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February 1996, Week 4


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Gene Stavis <[log in to unmask]>
Reply To:
Film and TV Studies Discussion List <[log in to unmask]>
Tue, 27 Feb 1996 11:55:55 -0800
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Struck me that there is some truth to what she's saying, that there is a
decadence besetting the film business [big budgets crowding out
inventiveness, and "art", etc.]  Mostly, though, the peice seemed like it was
written by someone who just doesn't like going to the movies anymore. And
what are we doing here anyway, eating chopped liver?
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What the 400 or so of us who read this list are doing is not eating chopped
liver (tempting though that may be), but we are largely preaching to the
converted. Anyone who has students in film classes, I am sure recognizes the
truth of what Sontag says. There is plenty of lip service to "loving" films,
but precious little demonstration of it.
Although she doesn't mention it, Sontag has identified one of the culprits in
another of her famous essays: camp. There is such reverence for films you can
feel comfortably superior to in today's students, precisely because film is
so powerful and seductive that many of today's students are terrified by it
and choose as their models the tame and harmless or the trivial and vacuous.
The cinema that dared to move beyond the mere production of adrenalin or the
easy conspiratorial delight in camp has largely disappeared. Oh, yes, one can
always point to exceptions, but the thrust of cinephilia today is
depressingly degraded.
Certainly Sontag is "Europhilic". She always has been. And one can understand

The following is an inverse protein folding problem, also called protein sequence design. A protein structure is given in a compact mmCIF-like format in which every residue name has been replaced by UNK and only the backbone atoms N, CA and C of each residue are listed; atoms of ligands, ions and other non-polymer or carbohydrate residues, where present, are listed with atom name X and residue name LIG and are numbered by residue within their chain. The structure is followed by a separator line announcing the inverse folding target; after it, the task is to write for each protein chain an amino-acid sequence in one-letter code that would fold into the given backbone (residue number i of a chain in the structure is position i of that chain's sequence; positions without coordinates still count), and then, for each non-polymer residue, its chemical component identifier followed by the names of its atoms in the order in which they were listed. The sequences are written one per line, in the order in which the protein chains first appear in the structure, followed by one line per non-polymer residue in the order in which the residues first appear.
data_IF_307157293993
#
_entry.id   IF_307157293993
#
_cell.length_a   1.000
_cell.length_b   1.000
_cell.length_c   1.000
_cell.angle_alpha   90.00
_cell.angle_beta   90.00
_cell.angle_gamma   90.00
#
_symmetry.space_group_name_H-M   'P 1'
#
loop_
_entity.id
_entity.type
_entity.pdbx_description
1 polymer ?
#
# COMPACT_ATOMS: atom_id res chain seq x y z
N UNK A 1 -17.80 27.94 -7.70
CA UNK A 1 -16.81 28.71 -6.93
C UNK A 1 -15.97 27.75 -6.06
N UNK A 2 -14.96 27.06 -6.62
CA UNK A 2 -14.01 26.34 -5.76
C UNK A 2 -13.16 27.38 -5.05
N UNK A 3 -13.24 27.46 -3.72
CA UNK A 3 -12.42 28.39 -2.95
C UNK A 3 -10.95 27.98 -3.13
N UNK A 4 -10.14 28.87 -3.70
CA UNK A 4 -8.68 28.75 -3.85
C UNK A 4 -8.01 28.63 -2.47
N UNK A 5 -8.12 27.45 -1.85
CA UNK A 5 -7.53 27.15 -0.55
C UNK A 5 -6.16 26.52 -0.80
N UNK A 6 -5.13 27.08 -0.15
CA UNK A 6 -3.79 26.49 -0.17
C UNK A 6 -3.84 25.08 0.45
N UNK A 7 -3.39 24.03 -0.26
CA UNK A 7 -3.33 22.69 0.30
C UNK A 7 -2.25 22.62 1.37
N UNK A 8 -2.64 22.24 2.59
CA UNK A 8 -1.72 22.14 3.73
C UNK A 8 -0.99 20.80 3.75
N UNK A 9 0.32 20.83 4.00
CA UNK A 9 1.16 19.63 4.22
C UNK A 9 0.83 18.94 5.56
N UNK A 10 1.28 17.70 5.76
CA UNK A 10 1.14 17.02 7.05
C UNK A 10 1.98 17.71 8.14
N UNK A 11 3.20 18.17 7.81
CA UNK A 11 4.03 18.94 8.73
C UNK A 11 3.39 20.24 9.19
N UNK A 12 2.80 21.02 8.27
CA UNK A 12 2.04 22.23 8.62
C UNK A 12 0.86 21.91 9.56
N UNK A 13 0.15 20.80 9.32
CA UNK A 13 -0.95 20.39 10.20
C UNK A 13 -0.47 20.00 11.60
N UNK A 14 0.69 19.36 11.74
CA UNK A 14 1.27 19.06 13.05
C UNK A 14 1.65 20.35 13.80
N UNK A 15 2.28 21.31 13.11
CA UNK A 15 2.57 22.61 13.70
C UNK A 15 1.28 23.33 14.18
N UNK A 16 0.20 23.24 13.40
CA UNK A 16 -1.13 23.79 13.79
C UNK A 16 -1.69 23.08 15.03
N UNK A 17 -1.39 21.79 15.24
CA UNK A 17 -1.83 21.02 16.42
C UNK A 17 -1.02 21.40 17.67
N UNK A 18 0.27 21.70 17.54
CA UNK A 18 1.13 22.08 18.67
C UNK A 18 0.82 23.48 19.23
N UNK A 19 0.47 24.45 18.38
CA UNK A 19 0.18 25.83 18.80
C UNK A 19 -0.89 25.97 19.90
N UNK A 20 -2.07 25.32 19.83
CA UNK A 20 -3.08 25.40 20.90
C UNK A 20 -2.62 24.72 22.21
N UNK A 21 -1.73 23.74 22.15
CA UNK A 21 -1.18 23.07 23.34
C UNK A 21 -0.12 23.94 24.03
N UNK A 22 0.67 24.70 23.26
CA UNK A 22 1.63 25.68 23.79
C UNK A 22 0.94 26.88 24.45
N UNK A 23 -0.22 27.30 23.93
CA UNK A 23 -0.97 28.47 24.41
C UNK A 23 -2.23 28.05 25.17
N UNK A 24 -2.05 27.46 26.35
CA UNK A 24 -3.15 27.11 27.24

her preference simply by looking at the sheer number of great films to emerge
from non-American sources from WWII through the early sixties. However, that
hardly seems like grounds for trashing her premise. Even admirers of American
cinema must have noticed the degrading of the quality of thought in
filmmaking today.
The present crop of film enthusiasts prefer material steeped in "attitude"
rather than rational thought. Commerciality (always a factor in films) has
now swamped the few film artists (as opposed to craftsmen) working today. If
Susan Sontag doesn't like going to the movies today, I submit she is not
alone. There was a time, for instance, when you could go to the movies and
actually see great films of the past. Now that the experience has been
replaced by video, it has largely been taken for granted. Where is the
passion involved in renting a copy of "Children of Paradise" or even "The
Night of the Hunter"? For God's sakes, they're in black-and-white....and they
have monaural tracks!
It is depressingly like that legion of people who make tapes of everything
they love -- and then never watch them.
Gene Stavis, School of Visual Arts - NYC
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